II. Doppler Audio
Doppler Audio is audible sound transmission that varies depending on multiple factors that helps police officers to determine the following:
· The strength of the returning signal.
When the returning signal is weak, and therefore a greater possibility of inaccuracy, the Doppler audio function returns a faint audible transmission. A strong returning signal results in a clear sound.
· Whether the radar is currently reading the fastest or slowest vehicle.
A higher pitched sound is transmitted when the radar is currently tracking the faster vehicle in the range of the radar gun whereas a lower pitch corresponds to the returning signal from the slower vehicle.
· The presence of interference from other electromagnetic sources.
In the presence of interference, the sound transmission will be garbled. The lack of clarity of the sound indicates that electromagnetic interference may be decreasing the accuracy of the speed reading.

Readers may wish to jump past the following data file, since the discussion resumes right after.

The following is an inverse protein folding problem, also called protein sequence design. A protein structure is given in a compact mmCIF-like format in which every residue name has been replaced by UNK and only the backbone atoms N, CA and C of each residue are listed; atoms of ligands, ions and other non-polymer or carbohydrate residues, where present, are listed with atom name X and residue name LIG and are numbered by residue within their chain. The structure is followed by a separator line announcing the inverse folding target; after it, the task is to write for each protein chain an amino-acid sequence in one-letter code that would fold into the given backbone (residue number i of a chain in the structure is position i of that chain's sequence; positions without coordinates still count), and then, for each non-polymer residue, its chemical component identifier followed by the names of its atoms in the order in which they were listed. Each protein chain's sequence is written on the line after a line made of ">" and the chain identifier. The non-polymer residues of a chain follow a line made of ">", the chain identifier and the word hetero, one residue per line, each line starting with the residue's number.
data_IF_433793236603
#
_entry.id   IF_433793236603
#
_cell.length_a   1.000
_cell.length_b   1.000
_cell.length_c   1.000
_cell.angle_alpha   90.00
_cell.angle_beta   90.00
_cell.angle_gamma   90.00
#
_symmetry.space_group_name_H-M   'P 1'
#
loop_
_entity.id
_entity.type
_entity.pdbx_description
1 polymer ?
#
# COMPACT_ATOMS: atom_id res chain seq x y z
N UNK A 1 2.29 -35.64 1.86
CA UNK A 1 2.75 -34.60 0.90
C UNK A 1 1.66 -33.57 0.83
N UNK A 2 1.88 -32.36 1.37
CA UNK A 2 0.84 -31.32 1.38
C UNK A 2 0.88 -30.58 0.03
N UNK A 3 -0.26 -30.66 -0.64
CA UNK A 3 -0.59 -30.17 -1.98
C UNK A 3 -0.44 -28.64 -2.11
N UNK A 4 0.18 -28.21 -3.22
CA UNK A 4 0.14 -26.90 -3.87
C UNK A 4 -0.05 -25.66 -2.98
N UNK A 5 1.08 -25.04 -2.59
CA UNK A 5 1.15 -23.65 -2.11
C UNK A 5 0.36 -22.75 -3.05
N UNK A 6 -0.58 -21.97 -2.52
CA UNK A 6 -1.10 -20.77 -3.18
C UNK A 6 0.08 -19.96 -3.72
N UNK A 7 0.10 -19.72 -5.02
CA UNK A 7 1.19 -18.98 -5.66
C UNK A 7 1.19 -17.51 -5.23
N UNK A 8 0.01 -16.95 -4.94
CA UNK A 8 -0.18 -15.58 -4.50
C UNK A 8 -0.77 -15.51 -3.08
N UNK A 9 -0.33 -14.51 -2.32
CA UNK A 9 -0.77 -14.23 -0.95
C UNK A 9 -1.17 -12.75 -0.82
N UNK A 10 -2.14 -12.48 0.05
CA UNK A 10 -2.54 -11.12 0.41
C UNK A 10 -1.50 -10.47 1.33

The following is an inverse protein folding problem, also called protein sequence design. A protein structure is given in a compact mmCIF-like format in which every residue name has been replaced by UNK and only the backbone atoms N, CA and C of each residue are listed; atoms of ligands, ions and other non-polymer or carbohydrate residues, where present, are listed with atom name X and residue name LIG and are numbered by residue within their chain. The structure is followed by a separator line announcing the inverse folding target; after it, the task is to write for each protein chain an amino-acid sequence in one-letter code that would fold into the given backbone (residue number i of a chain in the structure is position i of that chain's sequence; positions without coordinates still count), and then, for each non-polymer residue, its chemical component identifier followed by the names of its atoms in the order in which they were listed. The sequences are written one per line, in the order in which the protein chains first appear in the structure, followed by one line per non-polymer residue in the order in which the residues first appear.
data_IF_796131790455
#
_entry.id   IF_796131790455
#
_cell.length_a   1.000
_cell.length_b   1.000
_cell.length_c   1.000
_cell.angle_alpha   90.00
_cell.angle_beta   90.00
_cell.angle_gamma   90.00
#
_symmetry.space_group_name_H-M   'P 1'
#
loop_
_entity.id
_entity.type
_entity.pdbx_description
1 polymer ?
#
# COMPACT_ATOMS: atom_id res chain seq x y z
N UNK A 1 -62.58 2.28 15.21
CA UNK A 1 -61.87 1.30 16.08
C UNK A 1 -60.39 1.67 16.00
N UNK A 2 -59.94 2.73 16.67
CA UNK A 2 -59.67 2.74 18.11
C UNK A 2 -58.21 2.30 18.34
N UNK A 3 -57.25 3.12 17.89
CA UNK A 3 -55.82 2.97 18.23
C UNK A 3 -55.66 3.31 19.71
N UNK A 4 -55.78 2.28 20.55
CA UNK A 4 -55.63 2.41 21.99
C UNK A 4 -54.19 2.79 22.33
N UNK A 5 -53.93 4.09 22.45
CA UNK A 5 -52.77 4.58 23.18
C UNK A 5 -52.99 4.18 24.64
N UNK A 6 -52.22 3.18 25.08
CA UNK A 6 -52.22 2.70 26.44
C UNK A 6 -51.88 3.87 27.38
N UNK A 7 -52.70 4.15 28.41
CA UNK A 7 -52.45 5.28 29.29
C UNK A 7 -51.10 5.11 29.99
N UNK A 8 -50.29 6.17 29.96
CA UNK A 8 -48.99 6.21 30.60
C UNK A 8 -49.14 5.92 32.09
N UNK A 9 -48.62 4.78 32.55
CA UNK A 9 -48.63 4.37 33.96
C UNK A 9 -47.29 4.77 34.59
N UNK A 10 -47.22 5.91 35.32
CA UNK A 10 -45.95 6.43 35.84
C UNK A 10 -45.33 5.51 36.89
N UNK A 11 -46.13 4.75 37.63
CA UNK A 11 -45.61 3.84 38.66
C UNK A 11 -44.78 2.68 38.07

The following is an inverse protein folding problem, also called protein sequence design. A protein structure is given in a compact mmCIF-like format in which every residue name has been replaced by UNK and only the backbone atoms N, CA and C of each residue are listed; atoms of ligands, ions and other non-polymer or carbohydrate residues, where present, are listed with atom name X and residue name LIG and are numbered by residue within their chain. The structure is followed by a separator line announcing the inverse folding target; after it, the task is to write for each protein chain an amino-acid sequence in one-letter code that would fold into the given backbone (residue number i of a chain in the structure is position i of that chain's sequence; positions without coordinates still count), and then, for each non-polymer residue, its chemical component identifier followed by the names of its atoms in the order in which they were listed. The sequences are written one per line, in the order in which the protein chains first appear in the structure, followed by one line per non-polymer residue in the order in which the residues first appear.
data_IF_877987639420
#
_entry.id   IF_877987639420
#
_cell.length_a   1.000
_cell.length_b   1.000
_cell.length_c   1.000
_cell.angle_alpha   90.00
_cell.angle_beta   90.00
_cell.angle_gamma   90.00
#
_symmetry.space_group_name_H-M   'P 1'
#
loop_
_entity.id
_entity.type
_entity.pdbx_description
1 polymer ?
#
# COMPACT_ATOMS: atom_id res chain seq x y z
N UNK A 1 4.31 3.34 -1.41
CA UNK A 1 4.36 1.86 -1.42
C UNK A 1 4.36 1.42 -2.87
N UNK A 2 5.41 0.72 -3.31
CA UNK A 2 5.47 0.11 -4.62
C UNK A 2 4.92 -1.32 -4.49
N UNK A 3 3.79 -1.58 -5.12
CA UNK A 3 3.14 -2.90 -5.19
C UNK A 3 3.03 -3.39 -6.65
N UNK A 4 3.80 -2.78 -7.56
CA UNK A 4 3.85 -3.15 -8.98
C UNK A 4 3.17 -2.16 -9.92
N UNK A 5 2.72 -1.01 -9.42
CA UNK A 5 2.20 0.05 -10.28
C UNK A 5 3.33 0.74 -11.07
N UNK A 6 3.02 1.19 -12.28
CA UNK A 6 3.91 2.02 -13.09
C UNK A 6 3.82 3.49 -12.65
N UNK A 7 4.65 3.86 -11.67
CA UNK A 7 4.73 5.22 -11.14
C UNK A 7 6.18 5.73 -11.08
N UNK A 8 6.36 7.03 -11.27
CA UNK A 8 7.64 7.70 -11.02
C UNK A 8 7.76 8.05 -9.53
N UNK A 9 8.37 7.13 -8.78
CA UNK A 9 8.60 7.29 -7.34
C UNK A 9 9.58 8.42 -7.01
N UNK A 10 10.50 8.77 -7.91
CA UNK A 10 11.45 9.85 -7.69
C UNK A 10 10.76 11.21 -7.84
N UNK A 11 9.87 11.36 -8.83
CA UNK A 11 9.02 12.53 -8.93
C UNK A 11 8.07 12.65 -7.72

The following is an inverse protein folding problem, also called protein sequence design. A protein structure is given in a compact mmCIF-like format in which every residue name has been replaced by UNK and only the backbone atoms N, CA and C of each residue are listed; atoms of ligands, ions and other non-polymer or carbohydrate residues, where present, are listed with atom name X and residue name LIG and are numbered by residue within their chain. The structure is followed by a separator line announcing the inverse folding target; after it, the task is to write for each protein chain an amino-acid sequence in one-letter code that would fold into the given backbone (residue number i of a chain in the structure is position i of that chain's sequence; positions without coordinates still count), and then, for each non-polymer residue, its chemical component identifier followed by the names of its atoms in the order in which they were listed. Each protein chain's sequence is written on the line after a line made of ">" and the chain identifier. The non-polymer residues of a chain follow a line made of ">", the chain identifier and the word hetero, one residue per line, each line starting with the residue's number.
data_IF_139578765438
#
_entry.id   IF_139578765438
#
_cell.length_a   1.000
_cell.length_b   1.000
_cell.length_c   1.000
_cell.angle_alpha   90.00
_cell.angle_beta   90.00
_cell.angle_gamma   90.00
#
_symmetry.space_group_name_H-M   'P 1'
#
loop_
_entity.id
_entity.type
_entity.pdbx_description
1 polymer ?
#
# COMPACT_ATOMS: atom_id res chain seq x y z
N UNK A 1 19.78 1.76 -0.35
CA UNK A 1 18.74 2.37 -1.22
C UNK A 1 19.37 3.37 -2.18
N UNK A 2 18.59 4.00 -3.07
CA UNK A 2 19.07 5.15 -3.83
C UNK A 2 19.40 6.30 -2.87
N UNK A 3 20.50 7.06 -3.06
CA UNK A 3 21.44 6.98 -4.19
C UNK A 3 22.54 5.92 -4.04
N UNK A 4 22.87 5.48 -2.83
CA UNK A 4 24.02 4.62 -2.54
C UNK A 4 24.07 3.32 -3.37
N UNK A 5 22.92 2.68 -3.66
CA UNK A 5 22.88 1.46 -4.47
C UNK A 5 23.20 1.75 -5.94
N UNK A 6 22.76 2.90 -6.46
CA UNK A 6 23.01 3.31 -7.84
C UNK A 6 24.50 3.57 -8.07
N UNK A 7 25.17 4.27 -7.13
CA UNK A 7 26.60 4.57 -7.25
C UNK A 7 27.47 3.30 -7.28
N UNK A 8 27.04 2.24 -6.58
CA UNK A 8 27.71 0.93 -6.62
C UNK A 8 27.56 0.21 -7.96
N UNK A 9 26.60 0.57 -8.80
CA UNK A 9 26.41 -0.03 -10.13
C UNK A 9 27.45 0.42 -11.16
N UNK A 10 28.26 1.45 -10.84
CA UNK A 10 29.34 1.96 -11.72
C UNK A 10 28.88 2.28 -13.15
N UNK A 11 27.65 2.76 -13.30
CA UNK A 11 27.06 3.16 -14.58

Although some officers end up shutting off the Doppler audio due to its "irritating" noise, the use of the feature along with the interpretation of visual cues of the surroundings is vital to making certain that the readings are both accurate and correspond to the correct vehicle.
Possible Sources of Error with Radar Gun Use
Ideally, a radar gun would be used during a clear day, with only one object in relative motion, and with the transmitted waves being directly in line with the path of travel of the object. However, the likelihood that all of these conditions are met during common use is slim. Therefore, understanding how differing situations affect the reading is crucial to effective use.
I. The Doppler Effect and Cosine Error
One source of error in the reading of the radar gun is called the cosine error. This is created when the transmitted microwaves strike the object at an angle to the travel path. The greater the angle between the wave path and the direction of travel of the object, the greater the error (resulting in a slower reading than the actual speed). This seems obvious if the extreme case is considered, where the transmitted wave and the object path are perpendicular. In this case, the frequency change would be zero and therefore the relative speed in that perpendicular direction would read zero.